Are Electric Vehicles Becoming More Affordable?

It’s been 15 years since the Tesla Roadster came out, a nascent model in an emerging segment. Since then, the Tesla brand has established itself as the global leader in all matters of fully electric vehicles, with new competitors emerging just over the past few years.

The market has seen models come and go, including the Mitsubishi i-MiEV, CODA Sedan, THINK City, and a host of full-electric versions of the Honda Fit, Smart ForTwo, Ford Focus, and the Chevrolet Spark. Each of these models was cheaply priced, but driving range and battery life ensured that few consumers would be interested.

The one attribute of most first-generation electric cars was their affordability. Along with a federal tax credit and local incentives, EV prices were competitive with gas models. But the sub-100-mile range of most models, including just 62 miles for the Mitsubishi, made little sense for commuters.


Next-Generation Electric Vehicles

As the market matured, old models gave way to new ones along with longer vehicle ranges. Tesla followed the Roadster with the Model S sedan, supplying a range of up to 265 miles. The Nissan Leaf, arguably the first pure electric car for the masses, has stayed around as its low price and expanding range limit kept it competitive. Indeed, the Leaf’s initial 73-mile range is now pegged at 149 miles, with one version reaching 226 miles.

Today, manufacturers are striving to achieve a 250-mile range, with the current set of competitors attaining that threshold but at a steep cost to affordability. It’s the batteries that add to the cost of electric vehicles, by far the most expensive component in any EV.

Consequently, today’s EVs easily cost $40,000, with $50,000 or more as the likely price point. And these prices are from such mainstream brands as Volkswagen, Ford, Hyundai, and Kia, with premium brands costing tens of thousands of dollars more. Even with federal tax credits, the cost for a comparable gas model is lower, making it difficult to justify a purchase. Add in other factors such as inflation, availability, and the persistent materials shortage, and the EV headwinds remain strong for most Americans.

Tesla Throws Down the Gauntlet

Tesla remains the market leader in the EV segment, selling nearly 1.4 million models worldwide in 2022. Of that number, an estimated 491,000 vehicles were sold in the United States. That figure represents eight times the amount of EVs Ford sold, the number two EV seller in America. Tesla, though, is counted as a premium brand with such competitors as BMW, Cadillac, Lexus, and Mercedes-Benz to cross-shop. Thus, Ford is the top-selling mainstream EV producer.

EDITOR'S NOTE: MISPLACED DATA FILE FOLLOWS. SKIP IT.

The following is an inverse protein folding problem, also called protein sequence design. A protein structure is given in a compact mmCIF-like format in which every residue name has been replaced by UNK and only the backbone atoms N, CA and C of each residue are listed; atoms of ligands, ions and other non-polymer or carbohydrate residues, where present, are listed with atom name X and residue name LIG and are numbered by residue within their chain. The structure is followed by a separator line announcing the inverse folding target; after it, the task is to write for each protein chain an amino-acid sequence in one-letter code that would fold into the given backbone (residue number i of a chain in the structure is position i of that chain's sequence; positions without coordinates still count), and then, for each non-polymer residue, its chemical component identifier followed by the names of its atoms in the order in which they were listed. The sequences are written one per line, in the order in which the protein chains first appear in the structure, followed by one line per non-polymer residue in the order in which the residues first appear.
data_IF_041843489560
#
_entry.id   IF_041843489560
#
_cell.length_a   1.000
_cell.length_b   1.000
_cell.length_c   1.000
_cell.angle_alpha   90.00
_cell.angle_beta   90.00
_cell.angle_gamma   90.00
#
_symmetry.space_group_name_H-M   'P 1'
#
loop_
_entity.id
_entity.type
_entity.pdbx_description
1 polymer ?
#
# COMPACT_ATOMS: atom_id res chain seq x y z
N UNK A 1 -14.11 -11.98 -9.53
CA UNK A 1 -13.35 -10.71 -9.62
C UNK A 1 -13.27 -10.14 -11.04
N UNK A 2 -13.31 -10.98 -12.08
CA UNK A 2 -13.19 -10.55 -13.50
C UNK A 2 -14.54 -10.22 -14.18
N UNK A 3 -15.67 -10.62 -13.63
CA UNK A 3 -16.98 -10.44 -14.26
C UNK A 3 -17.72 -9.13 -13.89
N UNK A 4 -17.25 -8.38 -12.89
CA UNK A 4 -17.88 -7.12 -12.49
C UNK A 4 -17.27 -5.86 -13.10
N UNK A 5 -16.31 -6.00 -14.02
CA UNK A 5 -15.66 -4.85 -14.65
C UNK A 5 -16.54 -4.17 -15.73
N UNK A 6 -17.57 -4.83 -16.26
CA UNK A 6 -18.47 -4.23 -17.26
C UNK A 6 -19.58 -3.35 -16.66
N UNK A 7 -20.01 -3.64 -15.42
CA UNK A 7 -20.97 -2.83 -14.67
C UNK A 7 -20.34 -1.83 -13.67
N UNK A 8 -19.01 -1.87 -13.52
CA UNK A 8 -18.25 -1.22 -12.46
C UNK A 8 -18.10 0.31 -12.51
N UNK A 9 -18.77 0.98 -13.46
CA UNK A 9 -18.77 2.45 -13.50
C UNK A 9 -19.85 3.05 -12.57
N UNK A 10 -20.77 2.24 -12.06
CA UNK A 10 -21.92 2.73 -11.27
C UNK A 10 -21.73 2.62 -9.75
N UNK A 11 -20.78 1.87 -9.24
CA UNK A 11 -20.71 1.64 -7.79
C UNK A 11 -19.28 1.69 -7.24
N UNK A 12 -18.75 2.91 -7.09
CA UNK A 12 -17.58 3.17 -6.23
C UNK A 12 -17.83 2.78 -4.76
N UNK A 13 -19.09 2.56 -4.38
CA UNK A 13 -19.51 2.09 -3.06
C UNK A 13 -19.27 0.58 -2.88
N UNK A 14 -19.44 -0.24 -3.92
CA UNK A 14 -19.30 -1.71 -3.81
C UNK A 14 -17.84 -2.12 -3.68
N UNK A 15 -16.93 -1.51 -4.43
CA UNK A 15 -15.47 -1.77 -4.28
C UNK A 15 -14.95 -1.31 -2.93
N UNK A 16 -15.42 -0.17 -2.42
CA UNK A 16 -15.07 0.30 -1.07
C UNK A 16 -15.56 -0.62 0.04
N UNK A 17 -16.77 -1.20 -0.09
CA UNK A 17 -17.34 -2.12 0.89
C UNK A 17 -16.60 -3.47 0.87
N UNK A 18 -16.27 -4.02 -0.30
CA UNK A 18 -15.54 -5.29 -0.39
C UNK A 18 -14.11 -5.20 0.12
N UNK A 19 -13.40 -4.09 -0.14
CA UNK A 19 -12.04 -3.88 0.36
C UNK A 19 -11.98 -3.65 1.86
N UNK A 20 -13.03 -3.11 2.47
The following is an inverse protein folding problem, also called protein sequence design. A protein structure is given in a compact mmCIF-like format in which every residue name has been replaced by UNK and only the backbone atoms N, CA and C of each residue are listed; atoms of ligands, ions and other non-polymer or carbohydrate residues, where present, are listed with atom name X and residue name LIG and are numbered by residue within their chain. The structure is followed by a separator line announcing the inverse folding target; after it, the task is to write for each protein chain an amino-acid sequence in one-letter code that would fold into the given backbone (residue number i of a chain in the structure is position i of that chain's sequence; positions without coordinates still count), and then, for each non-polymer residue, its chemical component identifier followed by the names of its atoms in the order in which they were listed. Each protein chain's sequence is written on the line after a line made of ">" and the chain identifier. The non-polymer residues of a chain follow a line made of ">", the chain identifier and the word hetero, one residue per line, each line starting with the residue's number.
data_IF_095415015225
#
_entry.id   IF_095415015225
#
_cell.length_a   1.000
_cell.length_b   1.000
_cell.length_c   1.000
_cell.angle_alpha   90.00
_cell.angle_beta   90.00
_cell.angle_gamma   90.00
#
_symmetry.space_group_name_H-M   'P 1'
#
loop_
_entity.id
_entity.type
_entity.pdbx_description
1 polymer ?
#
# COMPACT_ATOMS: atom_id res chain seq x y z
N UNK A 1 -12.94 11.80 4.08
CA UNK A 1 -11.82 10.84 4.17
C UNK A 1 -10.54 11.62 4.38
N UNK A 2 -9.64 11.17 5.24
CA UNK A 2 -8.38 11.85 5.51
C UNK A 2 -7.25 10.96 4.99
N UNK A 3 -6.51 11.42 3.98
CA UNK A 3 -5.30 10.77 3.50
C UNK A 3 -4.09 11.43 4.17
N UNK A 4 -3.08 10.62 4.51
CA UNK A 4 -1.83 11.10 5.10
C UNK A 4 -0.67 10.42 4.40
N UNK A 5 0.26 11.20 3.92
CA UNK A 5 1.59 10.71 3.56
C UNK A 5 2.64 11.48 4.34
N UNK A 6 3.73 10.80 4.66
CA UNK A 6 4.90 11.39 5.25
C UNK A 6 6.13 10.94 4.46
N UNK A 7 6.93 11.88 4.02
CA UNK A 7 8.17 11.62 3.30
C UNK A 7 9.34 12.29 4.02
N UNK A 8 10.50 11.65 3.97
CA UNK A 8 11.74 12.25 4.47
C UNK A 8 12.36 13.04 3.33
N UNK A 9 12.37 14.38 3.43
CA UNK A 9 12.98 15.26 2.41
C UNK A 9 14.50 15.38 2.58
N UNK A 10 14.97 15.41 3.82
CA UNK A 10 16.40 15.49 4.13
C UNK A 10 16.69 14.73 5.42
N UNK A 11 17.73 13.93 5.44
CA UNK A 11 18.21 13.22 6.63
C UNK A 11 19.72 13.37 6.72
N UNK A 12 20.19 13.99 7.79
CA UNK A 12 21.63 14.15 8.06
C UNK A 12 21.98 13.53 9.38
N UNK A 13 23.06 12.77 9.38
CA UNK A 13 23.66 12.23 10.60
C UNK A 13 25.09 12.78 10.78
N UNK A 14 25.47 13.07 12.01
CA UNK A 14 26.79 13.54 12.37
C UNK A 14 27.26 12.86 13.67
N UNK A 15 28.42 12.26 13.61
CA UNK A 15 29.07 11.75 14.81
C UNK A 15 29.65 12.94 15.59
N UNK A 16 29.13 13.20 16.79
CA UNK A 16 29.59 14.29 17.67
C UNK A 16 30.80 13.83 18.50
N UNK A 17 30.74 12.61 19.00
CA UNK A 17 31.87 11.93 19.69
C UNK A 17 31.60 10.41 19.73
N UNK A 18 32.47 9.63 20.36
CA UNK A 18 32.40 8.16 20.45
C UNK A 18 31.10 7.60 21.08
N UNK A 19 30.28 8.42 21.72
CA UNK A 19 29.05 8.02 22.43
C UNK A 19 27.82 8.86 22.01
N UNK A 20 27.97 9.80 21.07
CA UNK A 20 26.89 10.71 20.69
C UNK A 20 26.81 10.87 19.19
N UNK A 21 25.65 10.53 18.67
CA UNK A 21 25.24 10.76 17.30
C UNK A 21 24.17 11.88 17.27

Tesla wields immense influence and recently flexed its muscles to lower prices across the board, upwards of 20 percent on some models and trims. However, Tesla didn’t do that to merely pass savings to consumers, but to make its vehicles eligible for consumers to claim the $7,500 federal tax credit. That credit is limited to $80,000 for SUVs, but $55,000 for cars. There are other restrictions in play, but Tesla has met them already.

Ford Lowers Prices

With Tesla lowering prices, other manufacturers are bound to follow or risk losing sales. This month, Ford did just that by lowering the cost of its Mustang Mach-E utility vehicle. Further, Ford announced that it will sharply increase production “…to help reduce customer wait times and to take advantage of streamlined costs to reduce prices across the board.”

Specifically, Ford is lowering the price of the Mach-E by $600 to $5,900, depending on the grade. For example, its base Select RWD Standard Range model falls by $900 to $45,995. On the top end, the Mach-E’s GT Extended Range model now retails for $63,995, falling by nearly $6,000. Likely, Ford’s move will pressure its main competitors to do likewise or risk Ford gobbling up increased market share.

Consumers Win

EVs may yet play a small, but growing part in the new vehicle marketplace, but with lower prices available, the segment is certain to enjoy robust gains. Wait lists, though, remain long for some models, while all-new models continue to arrive throughout the year.


Credits for New Clean Vehicles Purchased in 2023 or After. Internal Revenue Service.

(2023, January 30). Ford to Significantly Increase Production of Mustang Mach-E in 2023, Reduces Prices Across the Board. Ford Media Center.

Photo by Alexander Mils, courtesy of Pexels.

Matt Keegan
Author: Matthew Keegan
Matt Keegan is a journalist, media professional, and owner of this website. He has an extensive writing background and has covered the automotive sector continuously since 2004. When not driving and evaluating new vehicles, Matt enjoys spending his time outdoors.

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